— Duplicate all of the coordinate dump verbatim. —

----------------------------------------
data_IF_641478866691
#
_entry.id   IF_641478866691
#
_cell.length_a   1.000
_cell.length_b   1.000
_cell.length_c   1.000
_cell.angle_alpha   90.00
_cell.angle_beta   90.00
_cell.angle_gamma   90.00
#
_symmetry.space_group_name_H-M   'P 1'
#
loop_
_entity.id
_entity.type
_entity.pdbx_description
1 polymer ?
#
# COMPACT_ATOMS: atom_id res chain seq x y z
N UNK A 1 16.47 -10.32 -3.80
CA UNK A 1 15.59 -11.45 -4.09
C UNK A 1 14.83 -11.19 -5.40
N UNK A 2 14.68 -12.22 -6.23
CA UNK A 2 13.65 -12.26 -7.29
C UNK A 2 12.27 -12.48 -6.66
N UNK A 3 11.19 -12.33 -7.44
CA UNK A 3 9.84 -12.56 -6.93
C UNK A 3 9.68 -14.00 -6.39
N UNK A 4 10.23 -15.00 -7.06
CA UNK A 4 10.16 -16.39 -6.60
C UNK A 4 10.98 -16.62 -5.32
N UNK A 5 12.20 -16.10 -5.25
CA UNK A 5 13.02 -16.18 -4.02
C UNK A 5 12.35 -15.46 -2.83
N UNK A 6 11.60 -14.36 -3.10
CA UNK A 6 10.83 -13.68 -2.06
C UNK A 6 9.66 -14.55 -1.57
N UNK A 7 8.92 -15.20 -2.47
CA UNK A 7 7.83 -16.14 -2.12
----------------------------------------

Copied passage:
data_IF_641478866691
#
_entry.id   IF_641478866691
#
_cell.length_a   1.000
_cell.length_b   1.000
_cell.length_c   1.000
_cell.angle_alpha   90.00
_cell.angle_beta   90.00
_cell.angle_gamma   90.00
#
_symmetry.space_group_name_H-M   'P 1'
#
loop_
_entity.id
_entity.type
_entity.pdbx_description
1 polymer ?
#
# COMPACT_ATOMS: atom_id res chain seq x y z
N UNK A 1 16.47 -10.32 -3.80
CA UNK A 1 15.59 -11.45 -4.09
C UNK A 1 14.83 -11.19 -5.40
N UNK A 2 14.68 -12.22 -6.23
CA UNK A 2 13.65 -12.26 -7.29
C UNK A 2 12.27 -12.48 -6.66
N UNK A 3 11.19 -12.33 -7.44
CA UNK A 3 9.84 -12.56 -6.93
C UNK A 3 9.68 -14.00 -6.39
N UNK A 4 10.23 -15.00 -7.06
CA UNK A 4 10.16 -16.39 -6.60
C UNK A 4 10.98 -16.62 -5.32
N UNK A 5 12.20 -16.10 -5.25
CA UNK A 5 13.02 -16.18 -4.02
C UNK A 5 12.35 -15.46 -2.83
N UNK A 6 11.60 -14.36 -3.10
CA UNK A 6 10.83 -13.68 -2.06
C UNK A 6 9.66 -14.55 -1.57
N UNK A 7 8.92 -15.20 -2.47
CA UNK A 7 7.83 -16.14 -2.12